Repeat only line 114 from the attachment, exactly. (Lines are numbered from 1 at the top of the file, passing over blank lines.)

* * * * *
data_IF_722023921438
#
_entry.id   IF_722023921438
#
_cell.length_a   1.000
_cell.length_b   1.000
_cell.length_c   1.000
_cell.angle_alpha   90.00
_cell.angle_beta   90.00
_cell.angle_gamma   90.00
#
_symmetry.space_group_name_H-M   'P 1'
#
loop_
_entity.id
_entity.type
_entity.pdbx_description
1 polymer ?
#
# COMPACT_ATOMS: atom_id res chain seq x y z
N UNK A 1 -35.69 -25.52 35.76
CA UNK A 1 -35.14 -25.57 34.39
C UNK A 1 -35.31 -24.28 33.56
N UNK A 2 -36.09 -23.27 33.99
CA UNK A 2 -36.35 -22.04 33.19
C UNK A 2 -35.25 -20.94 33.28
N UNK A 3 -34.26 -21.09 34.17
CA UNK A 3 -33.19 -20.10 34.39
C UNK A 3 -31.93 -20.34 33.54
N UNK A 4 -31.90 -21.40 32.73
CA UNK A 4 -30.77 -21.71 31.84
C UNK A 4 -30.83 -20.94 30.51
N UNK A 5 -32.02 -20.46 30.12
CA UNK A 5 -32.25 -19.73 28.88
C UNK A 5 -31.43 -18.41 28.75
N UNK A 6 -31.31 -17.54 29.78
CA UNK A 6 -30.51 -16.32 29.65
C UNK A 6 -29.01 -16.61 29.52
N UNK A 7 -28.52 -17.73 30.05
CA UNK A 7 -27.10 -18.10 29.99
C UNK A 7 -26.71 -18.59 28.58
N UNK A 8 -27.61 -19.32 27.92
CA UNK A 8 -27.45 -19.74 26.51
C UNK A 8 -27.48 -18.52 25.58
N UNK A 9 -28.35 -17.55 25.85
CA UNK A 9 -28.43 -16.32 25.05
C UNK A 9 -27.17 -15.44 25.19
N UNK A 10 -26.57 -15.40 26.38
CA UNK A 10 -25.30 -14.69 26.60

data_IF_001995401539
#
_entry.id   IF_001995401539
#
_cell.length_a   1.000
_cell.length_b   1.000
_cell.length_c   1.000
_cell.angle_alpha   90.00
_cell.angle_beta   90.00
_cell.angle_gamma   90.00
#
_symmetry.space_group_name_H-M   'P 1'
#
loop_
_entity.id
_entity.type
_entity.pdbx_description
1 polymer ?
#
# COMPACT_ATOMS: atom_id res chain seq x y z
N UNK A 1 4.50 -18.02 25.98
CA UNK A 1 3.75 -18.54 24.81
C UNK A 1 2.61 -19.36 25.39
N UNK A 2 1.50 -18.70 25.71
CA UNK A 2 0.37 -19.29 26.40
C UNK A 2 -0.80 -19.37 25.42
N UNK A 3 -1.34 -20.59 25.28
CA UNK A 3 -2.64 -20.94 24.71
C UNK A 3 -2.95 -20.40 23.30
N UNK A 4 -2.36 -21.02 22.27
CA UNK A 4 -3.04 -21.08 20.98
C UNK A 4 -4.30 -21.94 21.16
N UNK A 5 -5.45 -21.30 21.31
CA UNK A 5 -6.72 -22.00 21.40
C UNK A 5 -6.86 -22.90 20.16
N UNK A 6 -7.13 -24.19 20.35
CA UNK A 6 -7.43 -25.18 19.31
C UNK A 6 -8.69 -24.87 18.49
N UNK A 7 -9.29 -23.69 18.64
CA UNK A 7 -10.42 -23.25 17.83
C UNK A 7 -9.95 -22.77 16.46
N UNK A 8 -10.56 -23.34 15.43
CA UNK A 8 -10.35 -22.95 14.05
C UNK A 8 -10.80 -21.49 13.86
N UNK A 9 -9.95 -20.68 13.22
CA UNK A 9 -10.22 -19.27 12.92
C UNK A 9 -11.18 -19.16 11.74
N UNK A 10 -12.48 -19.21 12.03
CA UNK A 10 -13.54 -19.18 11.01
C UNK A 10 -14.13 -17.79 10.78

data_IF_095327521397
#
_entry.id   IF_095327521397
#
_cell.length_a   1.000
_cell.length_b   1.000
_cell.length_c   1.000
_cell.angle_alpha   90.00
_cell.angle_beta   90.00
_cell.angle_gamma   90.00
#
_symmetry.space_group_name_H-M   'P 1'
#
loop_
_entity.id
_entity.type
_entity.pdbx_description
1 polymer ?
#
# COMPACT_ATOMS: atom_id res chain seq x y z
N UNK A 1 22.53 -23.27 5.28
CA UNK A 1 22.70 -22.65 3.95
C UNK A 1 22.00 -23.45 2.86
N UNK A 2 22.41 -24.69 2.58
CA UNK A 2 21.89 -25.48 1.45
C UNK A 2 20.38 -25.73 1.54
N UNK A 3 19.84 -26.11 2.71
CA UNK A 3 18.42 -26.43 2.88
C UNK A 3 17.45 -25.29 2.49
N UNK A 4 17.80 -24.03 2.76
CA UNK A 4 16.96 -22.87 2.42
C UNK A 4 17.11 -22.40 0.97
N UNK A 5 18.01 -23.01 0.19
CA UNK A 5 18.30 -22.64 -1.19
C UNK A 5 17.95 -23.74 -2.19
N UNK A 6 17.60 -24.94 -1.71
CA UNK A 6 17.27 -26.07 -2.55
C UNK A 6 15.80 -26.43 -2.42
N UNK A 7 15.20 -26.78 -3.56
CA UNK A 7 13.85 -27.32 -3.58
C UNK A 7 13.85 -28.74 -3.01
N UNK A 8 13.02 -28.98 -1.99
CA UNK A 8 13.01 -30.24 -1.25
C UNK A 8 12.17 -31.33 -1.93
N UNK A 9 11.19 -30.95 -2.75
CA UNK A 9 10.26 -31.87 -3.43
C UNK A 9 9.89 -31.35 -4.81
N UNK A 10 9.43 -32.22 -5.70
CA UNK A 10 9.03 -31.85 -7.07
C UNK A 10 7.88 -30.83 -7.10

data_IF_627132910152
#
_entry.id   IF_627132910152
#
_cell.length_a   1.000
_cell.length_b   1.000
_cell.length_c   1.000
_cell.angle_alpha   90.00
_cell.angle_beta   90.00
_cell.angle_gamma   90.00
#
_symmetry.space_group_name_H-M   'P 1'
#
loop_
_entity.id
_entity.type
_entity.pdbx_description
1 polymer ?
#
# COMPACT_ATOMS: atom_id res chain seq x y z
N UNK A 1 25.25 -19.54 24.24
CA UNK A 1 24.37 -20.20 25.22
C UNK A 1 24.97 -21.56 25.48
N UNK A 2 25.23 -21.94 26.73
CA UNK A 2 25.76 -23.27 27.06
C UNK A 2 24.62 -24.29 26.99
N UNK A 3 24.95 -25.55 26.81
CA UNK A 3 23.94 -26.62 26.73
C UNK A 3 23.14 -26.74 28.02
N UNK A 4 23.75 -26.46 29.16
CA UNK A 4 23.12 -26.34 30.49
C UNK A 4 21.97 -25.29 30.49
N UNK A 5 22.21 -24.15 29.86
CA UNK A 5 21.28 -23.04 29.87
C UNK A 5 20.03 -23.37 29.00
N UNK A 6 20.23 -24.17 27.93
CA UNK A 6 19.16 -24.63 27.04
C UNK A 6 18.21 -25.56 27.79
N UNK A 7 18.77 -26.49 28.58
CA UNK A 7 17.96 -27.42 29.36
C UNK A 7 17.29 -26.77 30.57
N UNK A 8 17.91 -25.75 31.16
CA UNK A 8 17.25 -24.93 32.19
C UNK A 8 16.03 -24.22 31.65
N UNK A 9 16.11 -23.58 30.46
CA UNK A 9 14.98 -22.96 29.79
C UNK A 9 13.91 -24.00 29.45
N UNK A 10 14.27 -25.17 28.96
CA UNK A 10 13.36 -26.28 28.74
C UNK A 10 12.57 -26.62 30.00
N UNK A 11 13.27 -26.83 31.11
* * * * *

_entity.id